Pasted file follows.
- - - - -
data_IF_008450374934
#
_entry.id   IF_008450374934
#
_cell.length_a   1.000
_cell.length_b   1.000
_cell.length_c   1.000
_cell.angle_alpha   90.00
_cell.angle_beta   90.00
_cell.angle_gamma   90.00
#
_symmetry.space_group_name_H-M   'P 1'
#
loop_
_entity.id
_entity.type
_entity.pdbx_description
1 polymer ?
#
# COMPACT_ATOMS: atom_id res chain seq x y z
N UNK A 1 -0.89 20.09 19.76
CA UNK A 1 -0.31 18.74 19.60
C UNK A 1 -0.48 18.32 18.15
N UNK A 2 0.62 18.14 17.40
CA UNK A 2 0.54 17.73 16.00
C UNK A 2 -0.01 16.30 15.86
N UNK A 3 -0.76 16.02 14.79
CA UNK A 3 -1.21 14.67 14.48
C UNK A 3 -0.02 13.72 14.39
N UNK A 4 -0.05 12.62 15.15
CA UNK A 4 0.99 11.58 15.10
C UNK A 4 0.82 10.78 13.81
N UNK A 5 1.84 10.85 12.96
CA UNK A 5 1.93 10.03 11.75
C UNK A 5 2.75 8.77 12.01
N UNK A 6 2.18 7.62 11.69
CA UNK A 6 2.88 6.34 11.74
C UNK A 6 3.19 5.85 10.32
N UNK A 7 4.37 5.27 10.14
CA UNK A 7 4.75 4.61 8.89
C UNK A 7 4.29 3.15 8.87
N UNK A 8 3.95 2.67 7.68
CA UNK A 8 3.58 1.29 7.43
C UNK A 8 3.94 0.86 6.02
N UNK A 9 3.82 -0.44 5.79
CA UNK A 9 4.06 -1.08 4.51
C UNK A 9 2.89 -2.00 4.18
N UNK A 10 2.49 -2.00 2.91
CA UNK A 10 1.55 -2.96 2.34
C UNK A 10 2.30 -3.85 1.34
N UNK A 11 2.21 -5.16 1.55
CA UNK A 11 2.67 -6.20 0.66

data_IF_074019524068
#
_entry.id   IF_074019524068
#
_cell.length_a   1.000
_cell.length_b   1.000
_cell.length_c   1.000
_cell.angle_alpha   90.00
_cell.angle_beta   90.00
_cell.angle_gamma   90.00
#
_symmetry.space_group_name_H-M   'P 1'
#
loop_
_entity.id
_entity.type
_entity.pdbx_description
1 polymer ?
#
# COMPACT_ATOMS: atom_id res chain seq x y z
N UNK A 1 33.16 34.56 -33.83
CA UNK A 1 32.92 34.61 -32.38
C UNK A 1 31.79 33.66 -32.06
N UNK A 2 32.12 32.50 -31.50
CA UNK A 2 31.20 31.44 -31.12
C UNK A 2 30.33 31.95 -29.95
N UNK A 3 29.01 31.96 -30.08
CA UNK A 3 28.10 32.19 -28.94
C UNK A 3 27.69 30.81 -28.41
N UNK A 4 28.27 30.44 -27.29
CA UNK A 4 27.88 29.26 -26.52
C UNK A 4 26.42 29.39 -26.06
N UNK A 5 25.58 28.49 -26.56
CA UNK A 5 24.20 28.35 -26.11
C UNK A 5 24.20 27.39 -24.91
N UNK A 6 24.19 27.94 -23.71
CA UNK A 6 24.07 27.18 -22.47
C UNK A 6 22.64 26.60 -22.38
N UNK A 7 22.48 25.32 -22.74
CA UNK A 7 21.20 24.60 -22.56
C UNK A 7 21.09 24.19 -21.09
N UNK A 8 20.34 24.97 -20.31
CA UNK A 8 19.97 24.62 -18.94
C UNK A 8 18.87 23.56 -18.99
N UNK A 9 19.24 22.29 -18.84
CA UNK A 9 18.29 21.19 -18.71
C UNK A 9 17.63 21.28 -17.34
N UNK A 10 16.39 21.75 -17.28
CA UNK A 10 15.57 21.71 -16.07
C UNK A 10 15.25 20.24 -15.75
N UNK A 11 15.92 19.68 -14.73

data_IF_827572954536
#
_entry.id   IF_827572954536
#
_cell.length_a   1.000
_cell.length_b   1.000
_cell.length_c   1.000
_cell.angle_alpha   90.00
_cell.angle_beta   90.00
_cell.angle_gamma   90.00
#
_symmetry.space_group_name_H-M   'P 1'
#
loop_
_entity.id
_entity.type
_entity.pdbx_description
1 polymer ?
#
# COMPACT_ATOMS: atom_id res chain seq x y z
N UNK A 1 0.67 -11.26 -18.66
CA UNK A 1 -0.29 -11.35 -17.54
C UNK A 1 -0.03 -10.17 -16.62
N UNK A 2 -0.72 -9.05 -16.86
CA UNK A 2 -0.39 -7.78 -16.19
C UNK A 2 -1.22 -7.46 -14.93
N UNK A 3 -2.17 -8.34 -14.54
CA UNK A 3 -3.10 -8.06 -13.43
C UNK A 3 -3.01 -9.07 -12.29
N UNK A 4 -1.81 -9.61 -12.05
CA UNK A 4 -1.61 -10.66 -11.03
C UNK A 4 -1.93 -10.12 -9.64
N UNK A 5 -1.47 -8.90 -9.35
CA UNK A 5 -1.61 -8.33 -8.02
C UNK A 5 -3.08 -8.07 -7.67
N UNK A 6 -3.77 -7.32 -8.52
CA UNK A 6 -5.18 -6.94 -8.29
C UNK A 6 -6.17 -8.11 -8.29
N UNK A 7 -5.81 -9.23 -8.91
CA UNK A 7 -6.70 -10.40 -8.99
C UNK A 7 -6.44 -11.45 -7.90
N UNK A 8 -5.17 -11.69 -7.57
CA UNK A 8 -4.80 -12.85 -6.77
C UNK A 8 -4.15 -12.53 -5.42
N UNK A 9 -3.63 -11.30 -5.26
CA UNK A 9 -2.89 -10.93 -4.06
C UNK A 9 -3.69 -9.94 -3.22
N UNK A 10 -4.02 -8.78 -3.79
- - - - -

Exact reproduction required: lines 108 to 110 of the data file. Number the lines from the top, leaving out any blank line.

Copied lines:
_cell.length_a   1.000
_cell.length_b   1.000
_cell.length_c   1.000